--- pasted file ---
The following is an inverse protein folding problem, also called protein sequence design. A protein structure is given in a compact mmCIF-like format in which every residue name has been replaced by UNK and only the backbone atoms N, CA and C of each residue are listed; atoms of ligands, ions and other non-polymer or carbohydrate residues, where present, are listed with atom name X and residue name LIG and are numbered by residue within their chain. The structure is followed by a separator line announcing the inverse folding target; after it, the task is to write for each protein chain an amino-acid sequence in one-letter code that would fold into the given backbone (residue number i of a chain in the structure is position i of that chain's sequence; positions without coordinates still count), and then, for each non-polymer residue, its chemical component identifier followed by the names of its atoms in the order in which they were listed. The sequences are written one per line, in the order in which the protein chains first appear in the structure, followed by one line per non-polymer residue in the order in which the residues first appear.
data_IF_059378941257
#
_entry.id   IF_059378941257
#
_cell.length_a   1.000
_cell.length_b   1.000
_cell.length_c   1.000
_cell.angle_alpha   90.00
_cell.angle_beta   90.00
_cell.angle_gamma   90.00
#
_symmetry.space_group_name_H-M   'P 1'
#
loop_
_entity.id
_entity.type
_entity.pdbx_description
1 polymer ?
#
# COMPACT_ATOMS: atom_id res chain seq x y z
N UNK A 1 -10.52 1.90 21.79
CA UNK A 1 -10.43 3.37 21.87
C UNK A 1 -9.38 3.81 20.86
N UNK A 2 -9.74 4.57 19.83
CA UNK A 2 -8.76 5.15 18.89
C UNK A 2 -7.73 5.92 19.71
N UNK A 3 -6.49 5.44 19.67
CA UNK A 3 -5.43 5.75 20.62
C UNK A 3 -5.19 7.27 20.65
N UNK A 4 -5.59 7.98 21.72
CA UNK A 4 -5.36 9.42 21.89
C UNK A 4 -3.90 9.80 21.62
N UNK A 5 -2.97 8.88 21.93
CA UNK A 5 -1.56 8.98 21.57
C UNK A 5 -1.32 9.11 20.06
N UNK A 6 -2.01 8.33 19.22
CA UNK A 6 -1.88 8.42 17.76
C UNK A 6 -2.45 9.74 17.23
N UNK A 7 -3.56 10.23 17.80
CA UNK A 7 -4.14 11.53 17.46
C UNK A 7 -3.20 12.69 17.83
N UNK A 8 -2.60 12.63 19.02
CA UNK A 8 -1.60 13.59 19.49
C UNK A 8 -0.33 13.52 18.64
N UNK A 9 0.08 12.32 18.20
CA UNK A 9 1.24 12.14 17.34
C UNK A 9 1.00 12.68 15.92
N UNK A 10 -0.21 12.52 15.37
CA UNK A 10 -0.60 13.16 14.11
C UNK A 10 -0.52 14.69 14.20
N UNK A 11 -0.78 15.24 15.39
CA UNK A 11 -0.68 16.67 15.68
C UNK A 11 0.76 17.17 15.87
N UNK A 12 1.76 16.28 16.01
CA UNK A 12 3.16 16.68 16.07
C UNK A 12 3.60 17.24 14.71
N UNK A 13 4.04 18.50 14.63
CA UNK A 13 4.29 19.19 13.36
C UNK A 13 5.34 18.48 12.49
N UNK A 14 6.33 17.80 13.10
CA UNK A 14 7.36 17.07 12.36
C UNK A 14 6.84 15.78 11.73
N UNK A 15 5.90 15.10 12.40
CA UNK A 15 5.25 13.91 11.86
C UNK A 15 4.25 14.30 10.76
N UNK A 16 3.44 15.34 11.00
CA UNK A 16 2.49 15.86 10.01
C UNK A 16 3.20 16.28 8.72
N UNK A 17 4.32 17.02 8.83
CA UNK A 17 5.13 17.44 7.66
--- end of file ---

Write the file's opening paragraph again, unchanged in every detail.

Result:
The following is an inverse protein folding problem, also called protein sequence design. A protein structure is given in a compact mmCIF-like format in which every residue name has been replaced by UNK and only the backbone atoms N, CA and C of each residue are listed; atoms of ligands, ions and other non-polymer or carbohydrate residues, where present, are listed with atom name X and residue name LIG and are numbered by residue within their chain. The structure is followed by a separator line announcing the inverse folding target; after it, the task is to write for each protein chain an amino-acid sequence in one-letter code that would fold into the given backbone (residue number i of a chain in the structure is position i of that chain's sequence; positions without coordinates still count), and then, for each non-polymer residue, its chemical component identifier followed by the names of its atoms in the order in which they were listed. The sequences are written one per line, in the order in which the protein chains first appear in the structure, followed by one line per non-polymer residue in the order in which the residues first appear.